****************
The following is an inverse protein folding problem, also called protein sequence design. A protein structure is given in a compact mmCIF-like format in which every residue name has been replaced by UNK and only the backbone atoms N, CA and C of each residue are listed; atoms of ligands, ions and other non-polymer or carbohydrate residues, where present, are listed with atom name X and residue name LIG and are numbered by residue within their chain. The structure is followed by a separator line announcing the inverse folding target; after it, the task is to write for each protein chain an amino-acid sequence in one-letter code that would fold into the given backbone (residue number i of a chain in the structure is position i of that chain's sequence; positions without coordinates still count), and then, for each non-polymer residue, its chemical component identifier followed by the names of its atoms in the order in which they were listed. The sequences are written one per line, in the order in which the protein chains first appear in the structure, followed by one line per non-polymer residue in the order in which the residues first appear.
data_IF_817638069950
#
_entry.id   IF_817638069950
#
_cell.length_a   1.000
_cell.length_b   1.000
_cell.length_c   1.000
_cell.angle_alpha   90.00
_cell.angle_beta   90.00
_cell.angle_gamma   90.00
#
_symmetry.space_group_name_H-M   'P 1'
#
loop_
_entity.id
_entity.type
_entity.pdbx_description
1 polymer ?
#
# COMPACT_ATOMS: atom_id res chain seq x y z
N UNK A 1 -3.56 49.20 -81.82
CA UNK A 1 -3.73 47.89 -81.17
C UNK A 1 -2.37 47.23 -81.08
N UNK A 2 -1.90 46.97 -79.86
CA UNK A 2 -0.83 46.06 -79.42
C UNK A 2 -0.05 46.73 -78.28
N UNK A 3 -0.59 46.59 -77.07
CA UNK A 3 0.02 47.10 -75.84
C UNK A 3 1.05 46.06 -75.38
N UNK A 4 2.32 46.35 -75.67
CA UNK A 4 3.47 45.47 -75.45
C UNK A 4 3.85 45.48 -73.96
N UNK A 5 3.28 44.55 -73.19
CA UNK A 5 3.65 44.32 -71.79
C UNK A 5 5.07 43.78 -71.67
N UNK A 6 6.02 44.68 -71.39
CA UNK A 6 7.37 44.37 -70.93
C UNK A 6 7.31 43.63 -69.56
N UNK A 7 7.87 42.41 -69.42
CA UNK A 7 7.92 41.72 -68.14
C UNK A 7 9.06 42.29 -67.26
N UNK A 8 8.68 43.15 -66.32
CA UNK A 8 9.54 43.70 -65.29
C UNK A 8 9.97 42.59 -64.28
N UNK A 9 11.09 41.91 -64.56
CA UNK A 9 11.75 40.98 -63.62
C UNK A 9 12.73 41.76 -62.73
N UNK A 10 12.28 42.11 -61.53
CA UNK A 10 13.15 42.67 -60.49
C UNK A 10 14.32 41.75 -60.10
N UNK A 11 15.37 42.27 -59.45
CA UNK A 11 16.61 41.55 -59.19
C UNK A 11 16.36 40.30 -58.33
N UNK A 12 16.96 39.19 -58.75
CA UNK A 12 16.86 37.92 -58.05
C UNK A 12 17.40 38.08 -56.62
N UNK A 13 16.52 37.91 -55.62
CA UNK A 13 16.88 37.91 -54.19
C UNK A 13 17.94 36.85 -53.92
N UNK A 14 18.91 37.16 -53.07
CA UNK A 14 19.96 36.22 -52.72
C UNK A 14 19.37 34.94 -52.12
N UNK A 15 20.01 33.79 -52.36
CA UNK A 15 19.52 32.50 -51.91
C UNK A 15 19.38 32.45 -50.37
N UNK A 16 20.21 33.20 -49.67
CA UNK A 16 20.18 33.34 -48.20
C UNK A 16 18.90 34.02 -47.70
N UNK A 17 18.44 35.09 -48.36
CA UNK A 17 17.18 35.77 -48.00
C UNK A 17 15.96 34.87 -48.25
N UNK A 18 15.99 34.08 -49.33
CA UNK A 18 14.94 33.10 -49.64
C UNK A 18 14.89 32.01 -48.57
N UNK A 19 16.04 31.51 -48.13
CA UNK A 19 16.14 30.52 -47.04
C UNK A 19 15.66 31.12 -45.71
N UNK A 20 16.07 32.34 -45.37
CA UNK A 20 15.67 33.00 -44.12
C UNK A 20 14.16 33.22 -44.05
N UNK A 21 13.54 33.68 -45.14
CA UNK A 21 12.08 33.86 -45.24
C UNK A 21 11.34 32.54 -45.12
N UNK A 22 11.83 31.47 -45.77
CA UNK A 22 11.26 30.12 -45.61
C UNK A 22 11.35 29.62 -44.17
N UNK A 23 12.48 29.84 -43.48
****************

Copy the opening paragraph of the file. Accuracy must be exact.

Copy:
The following is an inverse protein folding problem, also called protein sequence design. A protein structure is given in a compact mmCIF-like format in which every residue name has been replaced by UNK and only the backbone atoms N, CA and C of each residue are listed; atoms of ligands, ions and other non-polymer or carbohydrate residues, where present, are listed with atom name X and residue name LIG and are numbered by residue within their chain. The structure is followed by a separator line announcing the inverse folding target; after it, the task is to write for each protein chain an amino-acid sequence in one-letter code that would fold into the given backbone (residue number i of a chain in the structure is position i of that chain's sequence; positions without coordinates still count), and then, for each non-polymer residue, its chemical component identifier followed by the names of its atoms in the order in which they were listed. The sequences are written one per line, in the order in which the protein chains first appear in the structure, followed by one line per non-polymer residue in the order in which the residues first appear.